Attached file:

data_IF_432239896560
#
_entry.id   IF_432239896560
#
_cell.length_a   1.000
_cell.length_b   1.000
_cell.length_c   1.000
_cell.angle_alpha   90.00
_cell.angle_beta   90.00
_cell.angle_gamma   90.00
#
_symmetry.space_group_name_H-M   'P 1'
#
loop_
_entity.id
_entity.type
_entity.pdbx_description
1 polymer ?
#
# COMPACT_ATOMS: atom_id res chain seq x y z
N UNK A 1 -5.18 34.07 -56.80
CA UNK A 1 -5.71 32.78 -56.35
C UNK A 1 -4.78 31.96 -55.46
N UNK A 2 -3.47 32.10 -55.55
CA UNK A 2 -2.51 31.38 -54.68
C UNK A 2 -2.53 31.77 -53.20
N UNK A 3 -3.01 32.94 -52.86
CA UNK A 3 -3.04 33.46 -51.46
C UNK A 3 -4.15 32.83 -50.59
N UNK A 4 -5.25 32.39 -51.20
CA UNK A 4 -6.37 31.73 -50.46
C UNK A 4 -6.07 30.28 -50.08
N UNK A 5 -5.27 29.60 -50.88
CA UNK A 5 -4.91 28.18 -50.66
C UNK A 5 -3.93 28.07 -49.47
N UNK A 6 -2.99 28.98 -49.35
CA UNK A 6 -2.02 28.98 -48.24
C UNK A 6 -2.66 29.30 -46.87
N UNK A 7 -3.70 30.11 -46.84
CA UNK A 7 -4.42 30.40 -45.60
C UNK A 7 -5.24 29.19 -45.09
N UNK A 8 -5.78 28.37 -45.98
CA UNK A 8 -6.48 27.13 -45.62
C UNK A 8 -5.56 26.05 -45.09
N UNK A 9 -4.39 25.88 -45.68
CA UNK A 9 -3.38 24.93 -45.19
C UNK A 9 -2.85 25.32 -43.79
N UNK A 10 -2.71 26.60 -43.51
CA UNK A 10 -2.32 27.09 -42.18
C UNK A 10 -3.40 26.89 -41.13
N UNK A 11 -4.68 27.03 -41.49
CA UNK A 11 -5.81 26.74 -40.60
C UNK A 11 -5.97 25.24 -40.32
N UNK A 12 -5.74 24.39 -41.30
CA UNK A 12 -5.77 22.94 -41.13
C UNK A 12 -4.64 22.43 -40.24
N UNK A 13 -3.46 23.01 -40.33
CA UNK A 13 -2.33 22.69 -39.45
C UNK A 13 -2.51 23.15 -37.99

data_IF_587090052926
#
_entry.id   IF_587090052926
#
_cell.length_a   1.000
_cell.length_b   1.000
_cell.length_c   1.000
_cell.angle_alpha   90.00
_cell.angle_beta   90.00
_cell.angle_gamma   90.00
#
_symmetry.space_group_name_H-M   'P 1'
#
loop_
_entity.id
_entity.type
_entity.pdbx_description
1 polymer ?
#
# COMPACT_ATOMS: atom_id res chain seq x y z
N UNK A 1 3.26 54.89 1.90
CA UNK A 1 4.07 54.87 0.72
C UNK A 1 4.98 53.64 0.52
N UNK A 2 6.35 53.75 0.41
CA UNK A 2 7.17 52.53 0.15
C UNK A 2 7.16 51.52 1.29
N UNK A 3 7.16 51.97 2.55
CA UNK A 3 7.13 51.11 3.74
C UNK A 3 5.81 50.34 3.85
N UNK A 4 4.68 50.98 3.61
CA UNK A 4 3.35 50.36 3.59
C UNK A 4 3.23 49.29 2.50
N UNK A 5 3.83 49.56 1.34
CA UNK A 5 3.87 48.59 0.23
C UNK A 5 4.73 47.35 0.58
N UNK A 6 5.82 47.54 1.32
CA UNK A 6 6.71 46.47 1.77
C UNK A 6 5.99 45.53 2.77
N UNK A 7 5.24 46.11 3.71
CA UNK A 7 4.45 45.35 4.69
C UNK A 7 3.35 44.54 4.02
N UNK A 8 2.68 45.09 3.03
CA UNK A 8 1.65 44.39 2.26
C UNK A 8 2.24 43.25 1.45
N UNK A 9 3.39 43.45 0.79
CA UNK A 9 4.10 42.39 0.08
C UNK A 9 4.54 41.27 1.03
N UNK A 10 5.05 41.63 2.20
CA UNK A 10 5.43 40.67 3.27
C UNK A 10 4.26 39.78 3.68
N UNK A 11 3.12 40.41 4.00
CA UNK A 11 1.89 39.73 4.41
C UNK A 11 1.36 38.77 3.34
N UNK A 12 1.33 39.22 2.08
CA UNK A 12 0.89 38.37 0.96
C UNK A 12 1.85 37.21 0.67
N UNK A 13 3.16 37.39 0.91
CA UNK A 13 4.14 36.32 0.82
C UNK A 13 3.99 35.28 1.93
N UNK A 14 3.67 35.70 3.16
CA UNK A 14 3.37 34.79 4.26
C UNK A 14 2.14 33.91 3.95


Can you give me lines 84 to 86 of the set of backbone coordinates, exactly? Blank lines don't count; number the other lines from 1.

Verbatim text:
CA UNK A 2 7.17 52.53 0.15
C UNK A 2 7.16 51.52 1.29
N UNK A 3 7.16 51.97 2.55